Since we put the alarm, monitoring breathing on the baby- the kind that clips on the infant’s diaper (and the only alarm the NICU nurses recommended IF I absolutely felt that I had to have one…ehm, yes…) -it has gone off exactly one time. The alarm went off as I was holding baby girl and even though I panicked for a split second, I could feel and see that she was breathing in my arms. The alarm does come with warnings that it can go off if it’s not directly touching the baby’s skin so that must have happened. The alarm came off the diaper slightly or lost contact with baby’s tummy. There are also different alarms, like soft warning ones to blaring serious ones. This was just a warning beep. I replaced it and then it didn’t beep again…until now. And this time it is blaring…
It is Friday and my dad is here, we have been having such a good week with him. He has been holding our little minus baby (that is what we call her now-in a very loving way- minus baby M; it suits her) and they have bonded. She still does this very endearing, funny thing where she will look up at however is holding her, staring at the person, completely surprised, like “who in the world are you and why are you holding me?” (I will never forget those looks; those big blue eyes! We have lots of captured picture proofs) and she looks at my dad like that all the time. She isn’t sad or unhappy, quite the contrary, very content, just surprised, like she wants to learn more about you and just genuinely shocked that she seems to switch “locations” between naps! “Well, I fell asleep here, I know it…so how on earth did I end up here? And who are you?” We have been celebrating Easter, trying hard to make it special, especially for our littlest man. He got to celebrate with his dad and dad’s family, grandma and grandpa, uncles, aunts and cousins and had a real good time I know (I forced my husband to document with both video and camera). My mom cooked quite the feast here at home (we also got grandma’s yummy left overs) and I actually got to hide eggs in the yard with both candy and cars while grandpa kept an eye on napping beauty and our son was entertained up in his room by his dad, “mom this hiding the eggs thing takes you FOREVER”.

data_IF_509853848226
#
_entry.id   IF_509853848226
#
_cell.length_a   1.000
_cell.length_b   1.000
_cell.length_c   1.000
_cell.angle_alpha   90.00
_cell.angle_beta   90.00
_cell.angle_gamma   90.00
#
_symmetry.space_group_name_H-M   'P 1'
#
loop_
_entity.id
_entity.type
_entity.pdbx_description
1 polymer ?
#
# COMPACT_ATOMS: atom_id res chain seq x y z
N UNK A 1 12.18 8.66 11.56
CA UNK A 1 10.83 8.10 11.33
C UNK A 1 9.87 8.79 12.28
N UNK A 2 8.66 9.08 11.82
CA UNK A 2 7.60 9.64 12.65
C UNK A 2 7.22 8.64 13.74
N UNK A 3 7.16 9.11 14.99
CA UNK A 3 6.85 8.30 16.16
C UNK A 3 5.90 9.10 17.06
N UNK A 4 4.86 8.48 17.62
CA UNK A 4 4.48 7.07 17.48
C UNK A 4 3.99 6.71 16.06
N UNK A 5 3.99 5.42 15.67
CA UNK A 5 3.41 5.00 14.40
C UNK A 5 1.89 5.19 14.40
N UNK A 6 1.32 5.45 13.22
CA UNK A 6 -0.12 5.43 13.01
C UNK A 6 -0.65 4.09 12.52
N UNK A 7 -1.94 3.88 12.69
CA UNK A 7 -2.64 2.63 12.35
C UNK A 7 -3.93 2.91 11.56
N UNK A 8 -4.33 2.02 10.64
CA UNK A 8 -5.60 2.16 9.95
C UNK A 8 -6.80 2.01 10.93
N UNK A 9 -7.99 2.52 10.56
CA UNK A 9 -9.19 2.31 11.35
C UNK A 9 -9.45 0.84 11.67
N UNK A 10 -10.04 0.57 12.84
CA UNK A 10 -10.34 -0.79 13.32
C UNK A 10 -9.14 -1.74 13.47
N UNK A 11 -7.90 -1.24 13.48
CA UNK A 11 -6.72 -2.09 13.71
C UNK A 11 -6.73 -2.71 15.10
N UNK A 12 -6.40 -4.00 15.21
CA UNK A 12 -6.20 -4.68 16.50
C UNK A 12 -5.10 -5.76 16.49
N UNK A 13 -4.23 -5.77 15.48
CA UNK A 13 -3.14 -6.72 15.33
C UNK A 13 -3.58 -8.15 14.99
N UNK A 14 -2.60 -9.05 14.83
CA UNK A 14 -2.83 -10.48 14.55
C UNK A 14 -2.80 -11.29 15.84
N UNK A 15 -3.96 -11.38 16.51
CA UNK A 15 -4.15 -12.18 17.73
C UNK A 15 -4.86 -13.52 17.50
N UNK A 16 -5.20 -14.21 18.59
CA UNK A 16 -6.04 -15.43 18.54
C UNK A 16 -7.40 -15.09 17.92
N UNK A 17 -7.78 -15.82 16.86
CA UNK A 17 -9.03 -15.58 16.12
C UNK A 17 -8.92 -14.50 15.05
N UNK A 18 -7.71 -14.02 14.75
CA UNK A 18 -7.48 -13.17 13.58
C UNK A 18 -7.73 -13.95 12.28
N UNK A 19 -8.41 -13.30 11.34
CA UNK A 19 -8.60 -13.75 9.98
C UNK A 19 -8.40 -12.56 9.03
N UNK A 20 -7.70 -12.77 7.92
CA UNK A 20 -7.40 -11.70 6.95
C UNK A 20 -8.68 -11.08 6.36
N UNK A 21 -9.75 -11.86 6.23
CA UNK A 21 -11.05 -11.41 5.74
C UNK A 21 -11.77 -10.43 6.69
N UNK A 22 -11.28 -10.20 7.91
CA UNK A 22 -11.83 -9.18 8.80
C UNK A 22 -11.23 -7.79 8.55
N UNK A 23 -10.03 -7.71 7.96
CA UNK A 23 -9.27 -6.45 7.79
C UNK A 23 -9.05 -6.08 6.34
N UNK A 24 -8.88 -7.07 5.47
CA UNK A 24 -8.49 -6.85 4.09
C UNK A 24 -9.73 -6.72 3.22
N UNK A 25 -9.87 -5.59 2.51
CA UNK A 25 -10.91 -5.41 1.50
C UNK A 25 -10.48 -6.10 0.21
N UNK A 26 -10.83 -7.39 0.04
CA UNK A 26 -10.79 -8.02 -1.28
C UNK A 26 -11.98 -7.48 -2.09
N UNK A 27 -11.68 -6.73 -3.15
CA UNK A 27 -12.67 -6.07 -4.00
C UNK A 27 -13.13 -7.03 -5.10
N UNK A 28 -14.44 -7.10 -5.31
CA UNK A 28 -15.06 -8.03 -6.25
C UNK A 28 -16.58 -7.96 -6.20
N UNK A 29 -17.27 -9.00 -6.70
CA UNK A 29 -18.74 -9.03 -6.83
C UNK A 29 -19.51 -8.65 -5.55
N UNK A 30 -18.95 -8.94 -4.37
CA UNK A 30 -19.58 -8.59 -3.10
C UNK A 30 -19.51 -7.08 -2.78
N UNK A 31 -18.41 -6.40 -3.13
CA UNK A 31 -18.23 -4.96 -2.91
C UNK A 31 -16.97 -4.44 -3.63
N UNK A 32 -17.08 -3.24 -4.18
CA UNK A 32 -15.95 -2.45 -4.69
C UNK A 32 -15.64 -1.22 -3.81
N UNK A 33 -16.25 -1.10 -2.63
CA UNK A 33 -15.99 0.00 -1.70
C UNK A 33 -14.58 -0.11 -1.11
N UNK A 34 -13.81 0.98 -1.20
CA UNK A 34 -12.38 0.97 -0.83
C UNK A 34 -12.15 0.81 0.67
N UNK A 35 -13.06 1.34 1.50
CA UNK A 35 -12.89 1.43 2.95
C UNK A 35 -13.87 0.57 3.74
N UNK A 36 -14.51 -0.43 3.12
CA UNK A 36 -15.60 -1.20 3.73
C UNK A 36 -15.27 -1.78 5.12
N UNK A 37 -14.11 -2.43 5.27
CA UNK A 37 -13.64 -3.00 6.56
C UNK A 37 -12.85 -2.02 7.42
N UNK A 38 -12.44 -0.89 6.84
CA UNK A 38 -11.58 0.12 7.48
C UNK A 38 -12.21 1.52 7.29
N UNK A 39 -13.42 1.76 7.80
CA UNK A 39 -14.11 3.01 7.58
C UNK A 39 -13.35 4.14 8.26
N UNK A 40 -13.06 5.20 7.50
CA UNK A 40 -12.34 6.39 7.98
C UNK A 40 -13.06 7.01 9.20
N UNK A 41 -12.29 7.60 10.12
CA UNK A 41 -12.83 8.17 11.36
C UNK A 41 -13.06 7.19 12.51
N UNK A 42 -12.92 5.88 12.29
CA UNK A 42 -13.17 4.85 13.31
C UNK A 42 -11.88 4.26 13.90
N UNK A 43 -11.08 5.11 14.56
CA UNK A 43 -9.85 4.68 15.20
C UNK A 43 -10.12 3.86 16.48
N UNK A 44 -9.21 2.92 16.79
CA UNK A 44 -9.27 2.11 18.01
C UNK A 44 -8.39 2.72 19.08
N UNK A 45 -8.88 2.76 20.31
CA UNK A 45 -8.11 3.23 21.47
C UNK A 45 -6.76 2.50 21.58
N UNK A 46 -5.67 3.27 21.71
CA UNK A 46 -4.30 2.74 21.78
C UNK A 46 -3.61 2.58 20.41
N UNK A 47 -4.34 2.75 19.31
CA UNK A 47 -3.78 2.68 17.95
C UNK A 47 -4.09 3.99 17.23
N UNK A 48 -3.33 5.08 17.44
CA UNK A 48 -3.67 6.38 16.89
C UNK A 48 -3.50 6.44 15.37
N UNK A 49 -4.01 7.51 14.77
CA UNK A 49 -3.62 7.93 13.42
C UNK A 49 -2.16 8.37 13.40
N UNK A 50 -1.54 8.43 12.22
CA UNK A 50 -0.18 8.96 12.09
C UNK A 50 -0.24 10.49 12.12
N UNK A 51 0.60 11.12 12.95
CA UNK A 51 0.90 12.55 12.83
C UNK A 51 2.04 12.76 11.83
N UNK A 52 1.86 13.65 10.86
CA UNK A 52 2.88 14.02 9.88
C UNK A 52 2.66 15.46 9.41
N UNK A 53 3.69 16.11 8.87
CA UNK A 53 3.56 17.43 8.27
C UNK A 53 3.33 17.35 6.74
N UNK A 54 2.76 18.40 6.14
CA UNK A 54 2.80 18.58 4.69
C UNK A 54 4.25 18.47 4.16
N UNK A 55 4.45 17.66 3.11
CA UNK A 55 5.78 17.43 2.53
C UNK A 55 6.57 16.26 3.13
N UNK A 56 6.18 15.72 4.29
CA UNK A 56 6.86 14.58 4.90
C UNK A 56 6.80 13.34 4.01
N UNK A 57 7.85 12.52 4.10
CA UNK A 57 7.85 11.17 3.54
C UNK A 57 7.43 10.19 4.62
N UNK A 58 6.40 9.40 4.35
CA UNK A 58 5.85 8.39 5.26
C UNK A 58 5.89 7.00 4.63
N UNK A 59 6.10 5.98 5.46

My husband’s sister temporarily broke our isolation with grandma because she came from out of state and just had to see the baby. We couldn’t say no of course and they were so gentle and careful to follow all the NICU rules. We had a great time over tea and cheesecake (my fave), celebrating that baby girl is “turning one month”, and it was so nice to see some other familiar and friendly faces! We got the new baby’s aunt up to date with all that had been going on and she got both my babies gifts (my son sure appreciated the attention). They could not believe how tiny our girl was though and we all worried about the doctors concern about baby’s platelets count together, hoping for better results the following week.
Anyways, it was Friday, the day before my daddy had to fly back to Sweden and my mother and father in law were on their way to take both my parents out to dinner. I tried to rest on the pink bed in the pink room (sleeping still impossible- I said I was doing better…not great), when the alarm went off. Man, does it go off, it doesn’t start of as a warning vibration or a beep but goes straight to full on blare mode. I fly out of bed and launch myself at the handmade cradle. My little princess is completely still-terrifyingly so. She does this sometimes though, where she goes into this deep sleep and she literally barely breathes, but she does. You just can’t see it-at all-and it’s beyond frightening. They warned us about the shallow breath in the NICU and there were ways you could check if there was breathing after all, like placing the hand on the lungs, a finger at a pulse point and/or under infant’s nose. Premature babies do the shallow/barely breathing thing all the time but they do grow out of it, usually by 44 weeks of gestation (so weeks after their “due date”). In the meantime patents of preemies everywhere can hardly breathe themselves and forget about sleeping, just longing for that time period (past week 44 or beyond) to pass. BUT, this time the tricks do NOT work. She is clearly not breathing…
My mom flies through the door as I shake the baby’s extremities gently but purposely like I saw “Kate the nurse” do in the NICU. And I see it now, I see the blue. My infant daughter is slowly turning blue. I don’t even have time to panic, not hearing a single word of what my mom is saying but I hysterically run thought the CPR class instructions in my head “flat surface, open clothes, in between baby’s nipple, press with one finger for preemies, hard enough that it feels like you are pressing down on the surface underneath (don’t fear punctured lungs and broken ribs…wait WHAT? As long as you get the infant, BREATHING) and that is the goal here. I’m terrified and I don’t even know how many seconds have past, I just know that my daughter is limp and lifeless and it’s up to me.
It’s up to me and nobody else and I don’t have time to get or call for help.
Luckily, as I put her on the bed (definitely not a hard, flat surface-I would have failed terribly, but all I could think was “do something FAST), I see signs of life, a hand moving, a foot jerking and then just like that some color in her cheeks. I roughly pick her up, willing her to show me more signs of life, gently now cradling her against my face, my ear, hearing her breathe again- and it is the sweetest sound! You can NOT do that I jokingly scold her, flooded with warm relief (not sure whether to laugh or cry, feeling weak and faint) “do not forget to breathe, you silly girl”. My mom is dumbfounded, “what on earth just happened?” But I can also see she is realizing the seriousness of the situation. “On nothing, just a little breathing mishap… you know basic stuff…have to keep mommy on her toes…”